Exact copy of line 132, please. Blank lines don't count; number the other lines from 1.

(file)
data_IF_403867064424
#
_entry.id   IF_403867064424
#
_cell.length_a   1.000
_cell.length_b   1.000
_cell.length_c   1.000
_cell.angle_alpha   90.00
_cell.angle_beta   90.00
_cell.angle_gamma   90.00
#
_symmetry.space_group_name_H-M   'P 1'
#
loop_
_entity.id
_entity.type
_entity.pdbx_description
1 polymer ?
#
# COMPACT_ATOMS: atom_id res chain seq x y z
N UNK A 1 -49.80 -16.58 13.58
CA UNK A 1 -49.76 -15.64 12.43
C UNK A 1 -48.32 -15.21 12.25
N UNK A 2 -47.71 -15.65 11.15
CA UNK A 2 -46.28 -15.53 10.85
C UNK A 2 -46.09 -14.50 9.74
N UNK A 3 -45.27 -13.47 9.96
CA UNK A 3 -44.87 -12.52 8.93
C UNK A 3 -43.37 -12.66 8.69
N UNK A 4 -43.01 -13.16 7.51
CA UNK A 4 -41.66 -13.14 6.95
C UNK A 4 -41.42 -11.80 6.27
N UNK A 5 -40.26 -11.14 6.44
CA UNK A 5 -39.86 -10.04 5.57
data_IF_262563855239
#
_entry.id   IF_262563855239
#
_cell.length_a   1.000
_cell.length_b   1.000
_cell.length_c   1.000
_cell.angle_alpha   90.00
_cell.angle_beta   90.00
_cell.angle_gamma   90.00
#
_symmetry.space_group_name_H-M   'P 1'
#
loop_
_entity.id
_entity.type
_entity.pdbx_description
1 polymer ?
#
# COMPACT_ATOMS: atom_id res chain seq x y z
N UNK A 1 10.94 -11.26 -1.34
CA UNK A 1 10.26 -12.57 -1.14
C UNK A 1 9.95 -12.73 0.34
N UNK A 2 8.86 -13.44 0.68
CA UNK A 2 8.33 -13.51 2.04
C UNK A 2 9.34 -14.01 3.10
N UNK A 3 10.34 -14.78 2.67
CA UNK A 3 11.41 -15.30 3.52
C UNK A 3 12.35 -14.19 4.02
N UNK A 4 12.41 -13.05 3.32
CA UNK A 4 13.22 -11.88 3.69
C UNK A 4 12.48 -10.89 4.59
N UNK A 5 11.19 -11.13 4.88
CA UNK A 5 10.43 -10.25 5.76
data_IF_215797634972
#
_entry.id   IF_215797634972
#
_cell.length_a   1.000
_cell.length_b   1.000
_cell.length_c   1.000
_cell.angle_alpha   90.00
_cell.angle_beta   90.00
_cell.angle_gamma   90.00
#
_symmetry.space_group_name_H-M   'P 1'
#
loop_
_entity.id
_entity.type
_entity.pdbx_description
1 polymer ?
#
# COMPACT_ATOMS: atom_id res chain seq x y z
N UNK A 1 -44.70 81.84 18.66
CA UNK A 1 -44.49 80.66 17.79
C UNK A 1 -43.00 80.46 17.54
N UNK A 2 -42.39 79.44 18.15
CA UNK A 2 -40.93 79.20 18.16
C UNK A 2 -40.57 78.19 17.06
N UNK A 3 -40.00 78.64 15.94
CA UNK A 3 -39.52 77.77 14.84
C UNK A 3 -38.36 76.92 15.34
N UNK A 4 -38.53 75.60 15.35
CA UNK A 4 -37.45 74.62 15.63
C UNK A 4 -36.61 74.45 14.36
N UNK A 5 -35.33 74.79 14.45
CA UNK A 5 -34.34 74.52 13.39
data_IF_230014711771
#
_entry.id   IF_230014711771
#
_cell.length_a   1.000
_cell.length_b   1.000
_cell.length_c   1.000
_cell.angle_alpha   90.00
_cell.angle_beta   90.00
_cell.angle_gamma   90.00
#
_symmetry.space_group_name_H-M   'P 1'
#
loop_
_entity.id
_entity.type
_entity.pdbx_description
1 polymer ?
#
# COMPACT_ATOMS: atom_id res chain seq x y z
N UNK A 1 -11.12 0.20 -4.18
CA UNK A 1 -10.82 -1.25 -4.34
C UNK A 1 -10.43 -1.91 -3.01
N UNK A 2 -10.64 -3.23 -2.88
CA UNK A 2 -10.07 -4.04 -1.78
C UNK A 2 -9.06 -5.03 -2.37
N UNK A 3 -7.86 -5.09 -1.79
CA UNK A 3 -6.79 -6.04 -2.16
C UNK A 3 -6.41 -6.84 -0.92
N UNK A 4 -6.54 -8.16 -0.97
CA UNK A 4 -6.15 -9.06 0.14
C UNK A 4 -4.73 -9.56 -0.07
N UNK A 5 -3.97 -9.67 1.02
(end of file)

N UNK A 4 -6.54 -8.16 -0.97